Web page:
Most peopleare surprised to find that treatment of mental illness using moral treatment was very effective 150 years ago. This fact is no secret among mental health professionals, but it is not widely discussed among the laity. When moral treatment is mentioned even in textbooks, it is looked upon as a prescientific curiosity in the history of therapy, and its recovery rates are seldom compared to those of contemporary therapies. It is the forgotten success in the history of treating the disturbed. Christians were highly involved in the development and use of moral treatment, but abandoned it when everyone else did.
Moral treatment began at the end of the eighteenth century with the French physician Philippe Pinel, who held the radical view that the “insane” should be treated with kindness and consideration rather than as animals or criminals. In 1793 he received permission to unchain the patients at his hospital. He moved people out of dungeons, permitted exercise, and treated the patients with kindness. The effect was astounding. Noise, filth, and abuse were replaced by order and peace. People began to recover and leave the hospital.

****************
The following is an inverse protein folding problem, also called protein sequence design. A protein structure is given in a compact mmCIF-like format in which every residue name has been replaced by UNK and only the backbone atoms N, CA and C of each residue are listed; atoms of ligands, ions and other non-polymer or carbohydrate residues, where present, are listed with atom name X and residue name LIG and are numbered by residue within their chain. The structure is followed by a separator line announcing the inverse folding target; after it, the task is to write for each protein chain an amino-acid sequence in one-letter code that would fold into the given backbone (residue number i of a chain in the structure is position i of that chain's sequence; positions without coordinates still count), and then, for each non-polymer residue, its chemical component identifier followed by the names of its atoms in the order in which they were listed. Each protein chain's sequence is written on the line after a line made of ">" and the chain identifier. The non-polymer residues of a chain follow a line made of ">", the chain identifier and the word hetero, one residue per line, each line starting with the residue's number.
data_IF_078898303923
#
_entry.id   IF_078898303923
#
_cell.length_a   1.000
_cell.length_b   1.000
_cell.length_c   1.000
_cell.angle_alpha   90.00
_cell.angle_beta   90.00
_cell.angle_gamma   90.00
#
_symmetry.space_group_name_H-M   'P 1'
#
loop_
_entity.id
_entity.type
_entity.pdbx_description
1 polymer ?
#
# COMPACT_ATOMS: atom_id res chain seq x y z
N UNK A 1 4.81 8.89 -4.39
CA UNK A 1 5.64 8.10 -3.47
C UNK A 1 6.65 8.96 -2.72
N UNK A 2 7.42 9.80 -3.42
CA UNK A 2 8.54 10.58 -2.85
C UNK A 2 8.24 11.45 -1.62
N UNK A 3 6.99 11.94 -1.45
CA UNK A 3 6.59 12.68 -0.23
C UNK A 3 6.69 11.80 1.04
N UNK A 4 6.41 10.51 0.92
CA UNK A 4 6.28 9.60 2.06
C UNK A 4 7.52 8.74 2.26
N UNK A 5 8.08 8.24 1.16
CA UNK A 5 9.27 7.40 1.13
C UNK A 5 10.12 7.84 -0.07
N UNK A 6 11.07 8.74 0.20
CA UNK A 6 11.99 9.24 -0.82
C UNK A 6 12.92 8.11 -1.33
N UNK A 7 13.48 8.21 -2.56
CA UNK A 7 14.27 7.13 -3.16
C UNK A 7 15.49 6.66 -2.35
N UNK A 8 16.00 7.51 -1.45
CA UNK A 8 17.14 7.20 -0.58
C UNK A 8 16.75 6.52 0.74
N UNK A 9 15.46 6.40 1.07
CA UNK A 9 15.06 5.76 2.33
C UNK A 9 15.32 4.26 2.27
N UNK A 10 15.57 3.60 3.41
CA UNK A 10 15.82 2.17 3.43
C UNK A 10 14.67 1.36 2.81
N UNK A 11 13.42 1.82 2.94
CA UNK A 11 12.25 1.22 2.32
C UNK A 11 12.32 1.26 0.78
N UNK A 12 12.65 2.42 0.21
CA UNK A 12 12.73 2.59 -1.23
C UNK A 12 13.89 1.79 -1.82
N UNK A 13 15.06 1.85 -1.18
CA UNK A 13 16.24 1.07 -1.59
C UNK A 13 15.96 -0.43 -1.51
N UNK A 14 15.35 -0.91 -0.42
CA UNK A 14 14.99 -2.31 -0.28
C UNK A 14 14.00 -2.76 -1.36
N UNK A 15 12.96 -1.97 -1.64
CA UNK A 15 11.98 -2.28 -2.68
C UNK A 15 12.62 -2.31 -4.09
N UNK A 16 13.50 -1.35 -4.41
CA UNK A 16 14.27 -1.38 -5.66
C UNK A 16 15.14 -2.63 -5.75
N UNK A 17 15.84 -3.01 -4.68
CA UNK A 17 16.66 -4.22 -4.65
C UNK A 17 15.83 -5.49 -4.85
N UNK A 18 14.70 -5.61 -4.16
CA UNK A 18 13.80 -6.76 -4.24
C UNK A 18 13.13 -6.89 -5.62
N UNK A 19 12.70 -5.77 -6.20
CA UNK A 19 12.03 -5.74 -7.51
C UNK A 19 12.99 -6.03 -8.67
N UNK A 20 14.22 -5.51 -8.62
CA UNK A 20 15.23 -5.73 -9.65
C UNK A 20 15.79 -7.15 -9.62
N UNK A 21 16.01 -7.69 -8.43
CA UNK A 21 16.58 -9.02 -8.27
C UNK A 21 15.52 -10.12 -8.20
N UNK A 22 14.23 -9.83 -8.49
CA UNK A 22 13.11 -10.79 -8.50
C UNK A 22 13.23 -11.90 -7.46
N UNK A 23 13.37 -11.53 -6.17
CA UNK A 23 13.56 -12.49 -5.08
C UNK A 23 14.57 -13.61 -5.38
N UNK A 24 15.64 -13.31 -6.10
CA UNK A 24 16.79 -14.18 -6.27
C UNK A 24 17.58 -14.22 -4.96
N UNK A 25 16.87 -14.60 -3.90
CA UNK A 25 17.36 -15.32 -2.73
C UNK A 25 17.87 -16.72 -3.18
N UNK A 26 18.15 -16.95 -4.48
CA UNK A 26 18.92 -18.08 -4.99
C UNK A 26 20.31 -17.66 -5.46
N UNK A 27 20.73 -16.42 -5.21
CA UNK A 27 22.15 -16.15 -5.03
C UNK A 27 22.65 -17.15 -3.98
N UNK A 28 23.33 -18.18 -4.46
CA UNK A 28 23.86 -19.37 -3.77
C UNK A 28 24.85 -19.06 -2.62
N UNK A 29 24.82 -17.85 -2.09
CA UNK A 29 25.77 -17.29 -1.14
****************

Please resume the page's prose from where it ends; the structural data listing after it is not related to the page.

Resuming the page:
At about the same time an English Quaker, William Tuke, established the “York Retreat,” a pleasant place where patients lived in a kindly, religious atmosphere. Tuke also faced resistance, some of it from the church. As word of Pinel’s success spread to England, Tuke’s small band of Quakers gradually gained support. Success in France and England revolutionized treatment of the maladjusted throughout the civilized world, including the United States. Friends Asylum was built in Pennsylvania by the Quakers.
American society of the early nineteenth century was an ideal place for the development of ...1
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